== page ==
Addressing Alzheimer’s Disease (AD) Neuropathology Using Anti-microRNA (AM) Strategies

  • Vivian R. Jaber
  • Yuhai Zhao
  • Nathan M. Sharfman
  • Wenhong Li
  • Walter J. LukiwEmail author


Disruptions in multiple neurobiological pathways and neuromolecular processes have been widely implicated in the etiopathology of Alzheimer’s disease (AD), a complex, progressive, and ultimately lethal neurological disorder whose current incidence, both domestically and globally, is reaching epidemic proportions. While only a few percent of all AD cases appear to have a strong genetic or familial component, the major form of this disease, known as idiopathic or sporadic AD, displays a multi-factorial pathology and represents one of the most complex and perplexing neurological disorders known. More effective and innovative pharmacological strategies for the successful intervention and management of AD might be expected: (i) to arise from strategic-treatments that simultaneously address multiple interrelated AD targets that are directed at the initiation, development, and/or propagation of this disease and (ii) those that target the “neuropathological core” of the AD process at early or upstream stages of AD. This “Perspectives paper” will review current research involving microRNA (miRNA)-mediated, messenger RNA (mRNA)-targeted gene expression pathways in sporadic AD and address the potential implementation of evolving anti-microRNA (AM) strategies in the amelioration and clinical management of AD. This novel-therapeutic approach: (i) incorporates a system involving the restoration of multiple miRNA-regulated mRNA-targets via the use of selectively-stabilized AM species; and (ii) that via implementation of synthetic AMs, the abundance of only relatively small-families of miRNAs need be modulated or neutralized to re-establish neural-homeostasis in the AD-affected brain. In doing so, these strategic approaches will jointly and interactively address multiple AD-associated processes such as the disruption of synaptic communication, defects in amyloid peptide clearance and amyloidogenesis, tau pathology, deficits in neurotrophic support, alterations in the innate immune response, and the proliferation of neuroinflammatory signaling.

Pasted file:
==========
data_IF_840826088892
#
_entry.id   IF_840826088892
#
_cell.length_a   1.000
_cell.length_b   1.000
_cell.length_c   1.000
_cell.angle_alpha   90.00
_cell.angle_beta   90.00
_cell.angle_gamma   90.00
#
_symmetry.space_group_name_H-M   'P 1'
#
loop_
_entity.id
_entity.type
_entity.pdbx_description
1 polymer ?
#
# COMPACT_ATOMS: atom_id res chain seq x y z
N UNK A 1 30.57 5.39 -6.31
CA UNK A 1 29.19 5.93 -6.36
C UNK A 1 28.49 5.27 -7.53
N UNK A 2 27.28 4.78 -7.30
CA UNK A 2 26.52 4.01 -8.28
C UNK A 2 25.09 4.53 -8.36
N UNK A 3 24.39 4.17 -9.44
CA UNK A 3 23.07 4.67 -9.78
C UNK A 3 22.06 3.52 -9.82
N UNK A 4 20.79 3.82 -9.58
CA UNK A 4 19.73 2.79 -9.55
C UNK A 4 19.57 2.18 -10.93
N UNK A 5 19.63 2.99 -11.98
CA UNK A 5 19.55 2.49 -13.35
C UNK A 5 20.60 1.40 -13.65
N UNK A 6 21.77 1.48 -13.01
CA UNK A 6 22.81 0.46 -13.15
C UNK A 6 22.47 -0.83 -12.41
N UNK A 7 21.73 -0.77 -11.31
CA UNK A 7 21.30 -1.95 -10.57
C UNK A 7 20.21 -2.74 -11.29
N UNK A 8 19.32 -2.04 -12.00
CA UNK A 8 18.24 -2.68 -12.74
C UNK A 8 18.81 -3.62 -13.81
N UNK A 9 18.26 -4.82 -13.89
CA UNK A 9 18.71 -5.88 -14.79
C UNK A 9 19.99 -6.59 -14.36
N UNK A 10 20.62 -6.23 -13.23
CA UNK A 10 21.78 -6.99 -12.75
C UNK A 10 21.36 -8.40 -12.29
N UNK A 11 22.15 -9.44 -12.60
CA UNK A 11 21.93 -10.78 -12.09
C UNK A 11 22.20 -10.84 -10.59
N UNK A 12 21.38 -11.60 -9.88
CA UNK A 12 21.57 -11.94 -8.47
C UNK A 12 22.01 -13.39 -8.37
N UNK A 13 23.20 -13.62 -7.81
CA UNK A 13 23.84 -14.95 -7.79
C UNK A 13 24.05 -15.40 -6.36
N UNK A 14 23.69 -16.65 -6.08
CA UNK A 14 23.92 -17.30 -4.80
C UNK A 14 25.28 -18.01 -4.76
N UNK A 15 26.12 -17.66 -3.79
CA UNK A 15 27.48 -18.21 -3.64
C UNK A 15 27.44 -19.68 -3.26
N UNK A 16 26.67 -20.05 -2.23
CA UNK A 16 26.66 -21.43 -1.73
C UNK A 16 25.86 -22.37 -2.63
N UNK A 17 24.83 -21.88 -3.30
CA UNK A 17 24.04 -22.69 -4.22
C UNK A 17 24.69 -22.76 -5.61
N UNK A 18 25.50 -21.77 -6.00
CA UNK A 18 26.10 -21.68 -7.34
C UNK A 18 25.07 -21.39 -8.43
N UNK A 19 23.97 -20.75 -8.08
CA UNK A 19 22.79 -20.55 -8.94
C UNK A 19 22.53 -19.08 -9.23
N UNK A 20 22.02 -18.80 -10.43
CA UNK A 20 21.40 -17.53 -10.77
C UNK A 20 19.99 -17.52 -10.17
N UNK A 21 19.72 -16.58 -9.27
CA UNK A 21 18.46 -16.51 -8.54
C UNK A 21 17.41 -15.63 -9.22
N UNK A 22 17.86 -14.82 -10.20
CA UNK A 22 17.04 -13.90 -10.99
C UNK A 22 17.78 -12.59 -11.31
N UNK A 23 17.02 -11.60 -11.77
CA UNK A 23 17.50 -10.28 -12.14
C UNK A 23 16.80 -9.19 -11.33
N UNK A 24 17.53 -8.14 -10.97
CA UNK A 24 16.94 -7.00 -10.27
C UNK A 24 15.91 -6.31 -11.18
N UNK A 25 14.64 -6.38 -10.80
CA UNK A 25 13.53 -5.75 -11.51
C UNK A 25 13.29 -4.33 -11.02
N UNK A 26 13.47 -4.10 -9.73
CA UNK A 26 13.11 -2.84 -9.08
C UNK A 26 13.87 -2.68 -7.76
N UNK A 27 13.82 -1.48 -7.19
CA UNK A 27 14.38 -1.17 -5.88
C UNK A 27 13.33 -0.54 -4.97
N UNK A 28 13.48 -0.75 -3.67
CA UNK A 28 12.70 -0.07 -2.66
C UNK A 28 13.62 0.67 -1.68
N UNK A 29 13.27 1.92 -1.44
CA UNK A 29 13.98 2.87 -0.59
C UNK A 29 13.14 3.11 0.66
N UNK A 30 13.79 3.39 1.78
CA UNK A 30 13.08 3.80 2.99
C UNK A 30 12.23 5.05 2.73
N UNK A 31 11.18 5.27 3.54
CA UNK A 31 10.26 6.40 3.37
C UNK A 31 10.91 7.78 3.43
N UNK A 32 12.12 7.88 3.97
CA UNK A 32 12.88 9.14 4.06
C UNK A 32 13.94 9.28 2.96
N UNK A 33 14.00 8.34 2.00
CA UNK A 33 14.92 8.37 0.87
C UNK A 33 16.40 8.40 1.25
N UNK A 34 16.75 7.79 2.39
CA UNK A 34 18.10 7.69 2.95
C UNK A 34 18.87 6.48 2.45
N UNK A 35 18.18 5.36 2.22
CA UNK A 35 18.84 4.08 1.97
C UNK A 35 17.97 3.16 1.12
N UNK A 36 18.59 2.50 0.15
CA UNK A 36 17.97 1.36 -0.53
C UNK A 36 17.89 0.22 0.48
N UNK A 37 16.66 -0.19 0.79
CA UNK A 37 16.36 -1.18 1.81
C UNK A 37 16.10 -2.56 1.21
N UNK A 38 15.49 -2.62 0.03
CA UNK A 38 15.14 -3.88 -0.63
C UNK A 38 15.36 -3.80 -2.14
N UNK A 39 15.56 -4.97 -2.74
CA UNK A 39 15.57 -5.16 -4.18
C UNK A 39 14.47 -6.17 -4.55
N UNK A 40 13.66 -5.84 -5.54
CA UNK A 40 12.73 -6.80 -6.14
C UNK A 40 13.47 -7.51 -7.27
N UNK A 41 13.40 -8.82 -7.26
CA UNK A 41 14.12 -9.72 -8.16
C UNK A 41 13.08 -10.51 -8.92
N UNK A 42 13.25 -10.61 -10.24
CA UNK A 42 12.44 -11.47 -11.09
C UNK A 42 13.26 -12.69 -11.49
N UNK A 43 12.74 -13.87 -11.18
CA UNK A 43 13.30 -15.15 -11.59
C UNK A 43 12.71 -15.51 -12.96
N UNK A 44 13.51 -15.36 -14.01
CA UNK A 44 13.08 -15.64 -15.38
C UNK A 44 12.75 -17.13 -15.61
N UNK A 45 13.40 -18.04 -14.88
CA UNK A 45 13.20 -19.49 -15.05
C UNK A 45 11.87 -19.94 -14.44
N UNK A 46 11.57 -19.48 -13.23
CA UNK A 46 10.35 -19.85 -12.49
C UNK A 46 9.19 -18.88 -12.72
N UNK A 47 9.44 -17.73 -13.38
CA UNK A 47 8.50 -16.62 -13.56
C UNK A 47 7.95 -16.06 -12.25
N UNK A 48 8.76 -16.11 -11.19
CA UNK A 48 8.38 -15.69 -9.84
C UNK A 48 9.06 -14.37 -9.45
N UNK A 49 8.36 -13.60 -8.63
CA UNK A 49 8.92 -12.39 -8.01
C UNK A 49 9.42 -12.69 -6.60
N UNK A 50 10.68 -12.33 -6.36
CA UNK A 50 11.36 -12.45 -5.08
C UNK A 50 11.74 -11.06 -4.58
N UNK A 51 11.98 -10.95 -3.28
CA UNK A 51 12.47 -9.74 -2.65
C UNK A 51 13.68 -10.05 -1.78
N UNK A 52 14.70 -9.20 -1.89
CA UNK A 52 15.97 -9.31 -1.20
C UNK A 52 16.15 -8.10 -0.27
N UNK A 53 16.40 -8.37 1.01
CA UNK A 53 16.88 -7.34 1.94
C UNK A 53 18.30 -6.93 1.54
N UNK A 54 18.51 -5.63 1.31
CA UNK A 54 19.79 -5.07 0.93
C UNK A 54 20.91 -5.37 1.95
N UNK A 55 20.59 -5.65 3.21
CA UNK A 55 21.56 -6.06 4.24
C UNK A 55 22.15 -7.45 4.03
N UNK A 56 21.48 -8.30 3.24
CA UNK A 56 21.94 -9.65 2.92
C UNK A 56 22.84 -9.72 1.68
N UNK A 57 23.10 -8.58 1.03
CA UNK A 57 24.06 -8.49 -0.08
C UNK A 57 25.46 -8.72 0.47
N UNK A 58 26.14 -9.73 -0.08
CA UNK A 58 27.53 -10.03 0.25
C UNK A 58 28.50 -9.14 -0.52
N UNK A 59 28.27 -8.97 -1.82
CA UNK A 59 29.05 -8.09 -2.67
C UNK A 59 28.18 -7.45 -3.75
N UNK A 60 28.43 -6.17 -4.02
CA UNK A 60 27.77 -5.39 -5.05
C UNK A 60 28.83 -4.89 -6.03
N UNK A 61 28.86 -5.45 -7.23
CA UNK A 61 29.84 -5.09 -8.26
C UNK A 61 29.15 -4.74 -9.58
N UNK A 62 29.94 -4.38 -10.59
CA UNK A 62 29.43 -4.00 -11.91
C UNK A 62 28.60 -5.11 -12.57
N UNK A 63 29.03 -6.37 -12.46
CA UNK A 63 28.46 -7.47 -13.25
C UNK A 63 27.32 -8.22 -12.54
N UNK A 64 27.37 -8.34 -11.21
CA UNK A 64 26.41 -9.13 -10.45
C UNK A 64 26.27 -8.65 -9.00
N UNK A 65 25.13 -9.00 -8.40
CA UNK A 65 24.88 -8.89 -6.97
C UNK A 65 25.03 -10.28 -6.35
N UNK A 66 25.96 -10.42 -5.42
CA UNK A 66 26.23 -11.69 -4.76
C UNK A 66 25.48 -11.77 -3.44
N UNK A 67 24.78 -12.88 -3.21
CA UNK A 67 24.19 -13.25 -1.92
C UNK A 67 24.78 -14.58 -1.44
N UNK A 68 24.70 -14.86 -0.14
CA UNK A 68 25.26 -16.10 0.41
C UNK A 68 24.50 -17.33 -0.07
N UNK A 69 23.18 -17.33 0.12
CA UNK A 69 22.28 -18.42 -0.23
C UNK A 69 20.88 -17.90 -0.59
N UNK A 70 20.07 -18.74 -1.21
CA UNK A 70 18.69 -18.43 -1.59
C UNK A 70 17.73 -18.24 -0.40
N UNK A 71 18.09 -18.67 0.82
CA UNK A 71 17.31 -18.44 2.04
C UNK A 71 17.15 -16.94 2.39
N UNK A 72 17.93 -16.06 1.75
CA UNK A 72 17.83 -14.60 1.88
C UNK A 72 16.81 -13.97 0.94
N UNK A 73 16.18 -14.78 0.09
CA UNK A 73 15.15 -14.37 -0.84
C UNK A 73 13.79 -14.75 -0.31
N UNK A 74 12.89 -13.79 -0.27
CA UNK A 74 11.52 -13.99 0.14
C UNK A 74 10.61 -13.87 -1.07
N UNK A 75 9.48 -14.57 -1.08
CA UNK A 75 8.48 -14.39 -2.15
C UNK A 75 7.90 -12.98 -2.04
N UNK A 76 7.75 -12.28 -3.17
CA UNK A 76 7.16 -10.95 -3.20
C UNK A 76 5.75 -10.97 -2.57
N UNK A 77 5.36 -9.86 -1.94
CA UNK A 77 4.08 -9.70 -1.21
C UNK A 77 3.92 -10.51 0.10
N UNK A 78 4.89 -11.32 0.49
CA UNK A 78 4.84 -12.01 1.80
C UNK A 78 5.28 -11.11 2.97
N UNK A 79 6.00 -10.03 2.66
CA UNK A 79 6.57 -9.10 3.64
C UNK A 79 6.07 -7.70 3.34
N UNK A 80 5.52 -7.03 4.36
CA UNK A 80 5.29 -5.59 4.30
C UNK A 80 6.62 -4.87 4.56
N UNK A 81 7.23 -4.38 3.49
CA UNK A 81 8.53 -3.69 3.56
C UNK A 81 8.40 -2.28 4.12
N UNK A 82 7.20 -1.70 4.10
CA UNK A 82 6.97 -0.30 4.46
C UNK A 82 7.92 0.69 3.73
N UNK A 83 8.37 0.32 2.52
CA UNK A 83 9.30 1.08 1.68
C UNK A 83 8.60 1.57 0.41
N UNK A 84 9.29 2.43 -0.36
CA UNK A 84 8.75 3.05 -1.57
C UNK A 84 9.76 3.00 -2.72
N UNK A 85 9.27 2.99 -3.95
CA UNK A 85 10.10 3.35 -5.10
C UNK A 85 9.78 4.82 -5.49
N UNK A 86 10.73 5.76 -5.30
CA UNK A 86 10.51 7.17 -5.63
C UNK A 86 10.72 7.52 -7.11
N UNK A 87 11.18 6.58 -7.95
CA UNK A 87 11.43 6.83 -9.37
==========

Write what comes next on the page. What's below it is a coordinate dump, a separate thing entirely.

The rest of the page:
Alzheimer’s disease microRNA (miRNA) messenger RNA (mRNA) miRNA-mRNA linkage analysis miRNA-7 miRNA-9 miRNA-34a miRNA-125b miRNA-146a miRNA-155